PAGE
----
TROTWOOD — After Trotwood’s five-year, 0.5% income tax levy for road improvements was narrowly rejected Tuesday, city officials are reflecting on potential reasons behind the outcome.
“I think, based on the failure of the levy by a small margin, there is a direct correlation between some residents needing more information and/or education about the levy, as well as the component of inflation and the economy impacting their decision,” City Manager Quincy Pope said Wednesday.
Unofficial results from the Montgomery County Board of Elections show the levy was rejected with 51.8% of voters saying no to the levy, which would have generated around $1 million per year in additional revenue for the city.
Pope said based on the narrow outcome, there’s a strong possibility that the city may put another income tax request on the ballot soon.
“I do anticipate discussing with (Mayor Mary McDonald) and Trotwood City Council the opportunity to try again soon, maybe in November 2022,” he said.
The tax would have been imposed for a period of five years, and for someone with $50,000 in taxable income per year, the levy would cost an extra $250 annually. The tax would have applied to the earned income of those working within the city of Trotwood, including nonresidents who commute to the city for work.
Trotwood’s current local income tax rate is 2.25%, which generates about $4.7 million annually. An increase to 2.75%, and the resulting addition of $1 million in revenue per year, would have allowed the city to pave about 5.4 lane miles of road each year, city officials say.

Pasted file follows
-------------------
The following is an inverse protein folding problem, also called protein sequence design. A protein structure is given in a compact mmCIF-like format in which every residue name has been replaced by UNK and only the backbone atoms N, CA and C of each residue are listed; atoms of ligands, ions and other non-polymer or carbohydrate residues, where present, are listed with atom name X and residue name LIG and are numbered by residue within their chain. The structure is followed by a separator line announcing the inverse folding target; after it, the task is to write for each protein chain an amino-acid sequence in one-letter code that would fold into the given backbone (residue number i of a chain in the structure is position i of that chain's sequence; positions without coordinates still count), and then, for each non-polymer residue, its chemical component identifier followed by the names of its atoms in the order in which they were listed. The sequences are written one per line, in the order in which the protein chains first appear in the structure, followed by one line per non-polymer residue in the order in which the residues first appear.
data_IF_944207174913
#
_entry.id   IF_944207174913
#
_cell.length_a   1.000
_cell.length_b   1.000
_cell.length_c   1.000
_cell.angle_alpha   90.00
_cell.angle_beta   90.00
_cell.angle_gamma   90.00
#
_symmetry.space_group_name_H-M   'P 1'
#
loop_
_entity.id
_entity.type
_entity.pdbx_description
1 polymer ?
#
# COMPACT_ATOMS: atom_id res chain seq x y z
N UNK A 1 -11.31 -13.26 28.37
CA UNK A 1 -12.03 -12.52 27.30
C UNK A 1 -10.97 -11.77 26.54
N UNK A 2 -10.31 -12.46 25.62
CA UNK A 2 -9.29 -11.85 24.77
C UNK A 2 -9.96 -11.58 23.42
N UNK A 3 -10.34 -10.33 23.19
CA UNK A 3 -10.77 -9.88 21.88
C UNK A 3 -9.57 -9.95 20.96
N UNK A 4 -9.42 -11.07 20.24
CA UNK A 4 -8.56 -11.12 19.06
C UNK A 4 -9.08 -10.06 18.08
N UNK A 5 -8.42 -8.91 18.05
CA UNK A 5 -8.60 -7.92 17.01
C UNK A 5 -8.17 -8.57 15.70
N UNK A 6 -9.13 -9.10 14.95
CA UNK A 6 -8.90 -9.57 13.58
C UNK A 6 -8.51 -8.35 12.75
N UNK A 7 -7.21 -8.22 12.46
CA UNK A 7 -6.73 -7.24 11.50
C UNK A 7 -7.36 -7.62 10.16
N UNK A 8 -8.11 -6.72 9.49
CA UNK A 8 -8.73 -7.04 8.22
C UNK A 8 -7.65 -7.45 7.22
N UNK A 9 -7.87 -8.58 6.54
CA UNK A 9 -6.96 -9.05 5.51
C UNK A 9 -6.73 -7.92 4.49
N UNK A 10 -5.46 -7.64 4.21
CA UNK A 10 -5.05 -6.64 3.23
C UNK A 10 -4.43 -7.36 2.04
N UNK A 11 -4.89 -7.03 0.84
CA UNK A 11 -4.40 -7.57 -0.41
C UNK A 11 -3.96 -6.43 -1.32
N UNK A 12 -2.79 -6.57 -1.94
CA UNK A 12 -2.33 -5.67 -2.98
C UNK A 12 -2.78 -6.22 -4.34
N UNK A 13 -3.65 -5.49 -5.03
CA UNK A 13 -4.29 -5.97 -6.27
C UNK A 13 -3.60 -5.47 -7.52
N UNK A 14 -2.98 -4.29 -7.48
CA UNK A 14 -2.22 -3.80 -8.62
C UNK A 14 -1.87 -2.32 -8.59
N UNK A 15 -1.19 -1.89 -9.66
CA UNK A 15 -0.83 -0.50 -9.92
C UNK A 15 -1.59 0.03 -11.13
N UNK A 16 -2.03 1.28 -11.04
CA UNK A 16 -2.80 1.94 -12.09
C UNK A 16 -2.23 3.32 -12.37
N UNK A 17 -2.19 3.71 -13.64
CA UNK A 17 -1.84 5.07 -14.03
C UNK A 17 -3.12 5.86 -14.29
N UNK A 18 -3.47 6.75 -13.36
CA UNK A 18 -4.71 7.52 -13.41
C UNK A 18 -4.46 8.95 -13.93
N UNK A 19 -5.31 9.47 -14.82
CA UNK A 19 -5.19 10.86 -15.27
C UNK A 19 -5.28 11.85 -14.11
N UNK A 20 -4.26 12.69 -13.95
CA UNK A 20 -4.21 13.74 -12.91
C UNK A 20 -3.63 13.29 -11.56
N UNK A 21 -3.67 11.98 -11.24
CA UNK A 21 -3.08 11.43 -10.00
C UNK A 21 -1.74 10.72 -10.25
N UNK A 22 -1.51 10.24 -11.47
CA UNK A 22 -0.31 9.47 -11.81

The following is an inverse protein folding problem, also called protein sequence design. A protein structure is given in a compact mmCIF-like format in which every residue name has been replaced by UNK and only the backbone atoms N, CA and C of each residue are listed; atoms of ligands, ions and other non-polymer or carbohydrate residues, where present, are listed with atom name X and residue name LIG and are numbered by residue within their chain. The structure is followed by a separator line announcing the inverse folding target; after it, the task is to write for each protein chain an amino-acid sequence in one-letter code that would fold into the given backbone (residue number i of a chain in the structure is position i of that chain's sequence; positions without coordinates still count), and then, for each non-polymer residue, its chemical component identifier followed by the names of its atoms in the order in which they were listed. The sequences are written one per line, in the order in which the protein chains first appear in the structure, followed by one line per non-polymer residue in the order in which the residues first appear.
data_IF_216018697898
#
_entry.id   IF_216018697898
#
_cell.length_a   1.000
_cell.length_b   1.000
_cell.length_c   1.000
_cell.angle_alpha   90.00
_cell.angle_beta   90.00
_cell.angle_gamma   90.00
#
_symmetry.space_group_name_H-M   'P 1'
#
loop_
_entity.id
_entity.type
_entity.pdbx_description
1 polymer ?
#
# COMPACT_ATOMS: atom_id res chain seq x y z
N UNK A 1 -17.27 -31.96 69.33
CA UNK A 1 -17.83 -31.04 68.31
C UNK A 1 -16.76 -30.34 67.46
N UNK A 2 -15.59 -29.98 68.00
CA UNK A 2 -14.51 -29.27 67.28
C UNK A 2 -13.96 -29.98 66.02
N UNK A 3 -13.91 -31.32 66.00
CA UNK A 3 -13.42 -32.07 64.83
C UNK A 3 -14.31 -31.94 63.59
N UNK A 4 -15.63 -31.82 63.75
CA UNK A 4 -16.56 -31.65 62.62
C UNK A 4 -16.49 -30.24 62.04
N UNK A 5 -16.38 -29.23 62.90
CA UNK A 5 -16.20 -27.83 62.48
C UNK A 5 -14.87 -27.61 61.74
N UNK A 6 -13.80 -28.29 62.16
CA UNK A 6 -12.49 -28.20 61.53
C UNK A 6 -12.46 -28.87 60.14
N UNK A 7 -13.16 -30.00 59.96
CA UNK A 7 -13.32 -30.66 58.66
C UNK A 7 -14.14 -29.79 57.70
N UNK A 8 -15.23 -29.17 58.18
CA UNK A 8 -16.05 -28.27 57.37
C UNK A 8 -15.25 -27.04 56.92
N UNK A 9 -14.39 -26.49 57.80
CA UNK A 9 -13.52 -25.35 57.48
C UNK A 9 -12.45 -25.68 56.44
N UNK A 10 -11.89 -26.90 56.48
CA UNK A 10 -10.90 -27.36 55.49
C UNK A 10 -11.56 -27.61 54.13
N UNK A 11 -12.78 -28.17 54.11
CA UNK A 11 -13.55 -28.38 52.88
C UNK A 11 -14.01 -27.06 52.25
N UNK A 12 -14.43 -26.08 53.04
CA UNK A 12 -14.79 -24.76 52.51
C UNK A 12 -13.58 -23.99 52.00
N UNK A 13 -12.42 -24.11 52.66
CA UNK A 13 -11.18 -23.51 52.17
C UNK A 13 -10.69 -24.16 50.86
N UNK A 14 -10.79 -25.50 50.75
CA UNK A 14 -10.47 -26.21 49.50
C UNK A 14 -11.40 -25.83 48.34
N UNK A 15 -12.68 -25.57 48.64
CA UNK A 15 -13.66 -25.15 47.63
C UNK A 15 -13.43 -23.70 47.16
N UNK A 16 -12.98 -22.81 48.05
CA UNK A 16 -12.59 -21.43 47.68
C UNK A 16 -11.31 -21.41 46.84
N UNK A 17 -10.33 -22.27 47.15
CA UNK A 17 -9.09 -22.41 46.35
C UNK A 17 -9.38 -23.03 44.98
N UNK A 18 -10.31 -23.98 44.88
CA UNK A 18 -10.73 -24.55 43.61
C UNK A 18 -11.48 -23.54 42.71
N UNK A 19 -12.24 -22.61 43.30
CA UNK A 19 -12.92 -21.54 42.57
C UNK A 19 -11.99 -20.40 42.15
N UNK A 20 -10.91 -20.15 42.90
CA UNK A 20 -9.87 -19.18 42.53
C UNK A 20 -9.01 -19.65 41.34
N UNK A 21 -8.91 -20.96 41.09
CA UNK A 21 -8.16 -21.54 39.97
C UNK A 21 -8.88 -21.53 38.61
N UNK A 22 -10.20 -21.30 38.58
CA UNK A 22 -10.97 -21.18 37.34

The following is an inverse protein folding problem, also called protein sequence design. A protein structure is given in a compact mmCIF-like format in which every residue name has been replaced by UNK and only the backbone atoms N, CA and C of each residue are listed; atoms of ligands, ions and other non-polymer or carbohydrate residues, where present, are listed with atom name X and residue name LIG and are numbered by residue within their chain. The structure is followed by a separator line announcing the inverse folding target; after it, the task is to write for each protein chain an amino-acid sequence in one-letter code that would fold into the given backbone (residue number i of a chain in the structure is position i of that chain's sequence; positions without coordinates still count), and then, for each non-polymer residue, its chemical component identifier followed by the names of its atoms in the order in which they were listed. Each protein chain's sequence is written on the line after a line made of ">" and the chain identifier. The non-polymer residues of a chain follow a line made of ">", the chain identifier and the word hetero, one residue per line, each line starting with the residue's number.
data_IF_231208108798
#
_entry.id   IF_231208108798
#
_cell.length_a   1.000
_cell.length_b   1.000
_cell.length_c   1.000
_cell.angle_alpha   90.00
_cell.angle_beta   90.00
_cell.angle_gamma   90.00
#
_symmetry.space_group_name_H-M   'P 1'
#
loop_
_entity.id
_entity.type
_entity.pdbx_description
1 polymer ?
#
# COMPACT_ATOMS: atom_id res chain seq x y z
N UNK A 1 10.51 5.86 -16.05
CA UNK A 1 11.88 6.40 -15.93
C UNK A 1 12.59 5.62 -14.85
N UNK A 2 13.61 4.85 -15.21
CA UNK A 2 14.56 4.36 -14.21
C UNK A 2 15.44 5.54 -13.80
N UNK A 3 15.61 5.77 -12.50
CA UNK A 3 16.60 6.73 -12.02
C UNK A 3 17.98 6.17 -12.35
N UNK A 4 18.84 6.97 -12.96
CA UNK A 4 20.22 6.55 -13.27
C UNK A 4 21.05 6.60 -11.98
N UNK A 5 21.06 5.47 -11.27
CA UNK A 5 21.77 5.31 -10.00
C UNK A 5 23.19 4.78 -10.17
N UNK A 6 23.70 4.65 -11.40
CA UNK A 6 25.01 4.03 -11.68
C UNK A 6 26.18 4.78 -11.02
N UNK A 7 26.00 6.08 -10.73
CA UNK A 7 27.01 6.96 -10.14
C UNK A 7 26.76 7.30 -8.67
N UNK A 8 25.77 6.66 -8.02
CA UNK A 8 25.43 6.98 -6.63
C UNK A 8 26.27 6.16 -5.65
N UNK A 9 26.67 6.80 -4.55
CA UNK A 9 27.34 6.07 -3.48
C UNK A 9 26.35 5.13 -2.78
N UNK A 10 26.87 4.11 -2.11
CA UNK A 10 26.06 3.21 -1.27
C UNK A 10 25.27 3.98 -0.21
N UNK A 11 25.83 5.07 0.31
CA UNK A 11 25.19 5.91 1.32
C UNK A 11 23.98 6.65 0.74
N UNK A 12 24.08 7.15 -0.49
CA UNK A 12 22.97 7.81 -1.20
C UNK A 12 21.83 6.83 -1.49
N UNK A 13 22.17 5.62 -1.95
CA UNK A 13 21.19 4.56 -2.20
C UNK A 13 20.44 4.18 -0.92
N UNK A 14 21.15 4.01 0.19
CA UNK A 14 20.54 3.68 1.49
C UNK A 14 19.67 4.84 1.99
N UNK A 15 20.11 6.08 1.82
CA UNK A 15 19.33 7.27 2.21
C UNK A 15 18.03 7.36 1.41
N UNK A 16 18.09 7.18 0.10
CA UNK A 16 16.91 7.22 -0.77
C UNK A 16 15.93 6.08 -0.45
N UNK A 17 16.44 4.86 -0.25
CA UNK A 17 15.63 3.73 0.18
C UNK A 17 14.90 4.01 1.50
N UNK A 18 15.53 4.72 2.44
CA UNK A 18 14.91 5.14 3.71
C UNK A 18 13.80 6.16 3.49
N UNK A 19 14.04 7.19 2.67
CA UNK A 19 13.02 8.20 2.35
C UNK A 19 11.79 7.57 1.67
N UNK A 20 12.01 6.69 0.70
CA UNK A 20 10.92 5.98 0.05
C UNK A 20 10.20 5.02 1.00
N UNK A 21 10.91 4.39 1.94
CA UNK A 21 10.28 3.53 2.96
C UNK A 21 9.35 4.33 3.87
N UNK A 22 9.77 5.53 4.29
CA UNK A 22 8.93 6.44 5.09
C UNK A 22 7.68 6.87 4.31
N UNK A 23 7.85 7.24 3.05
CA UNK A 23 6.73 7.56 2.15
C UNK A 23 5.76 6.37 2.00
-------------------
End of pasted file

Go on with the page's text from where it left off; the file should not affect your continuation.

Trotwood’s street budget for 2022 is $1.9 million, and Pope said the city will continue with its annual resurfacing program. However, he noted it will take longer to address some of the road maintenance needs throughout the community, specifically those in residential areas, which this levy was intended to provide funds for.
Deputy City Manager Stephanie Kellum, during her presentation of the levy proposal to council in January, said the city has applied for all applicable grant funding opportunities to address road improvements in neighborhoods.
“Grant funding is only available for those main arterial roads like Free Pike and Denlinger; grant funding is not available for the neighborhood streets,” she said.
When the motion to submit the request to voters was approved by a majority of council in January, Councilwoman Rhonda Finley, who abstained, had raised concerns regarding the tax increase, citing rising inflation and the goal for Trotwood to remain an appealing location for new businesses.
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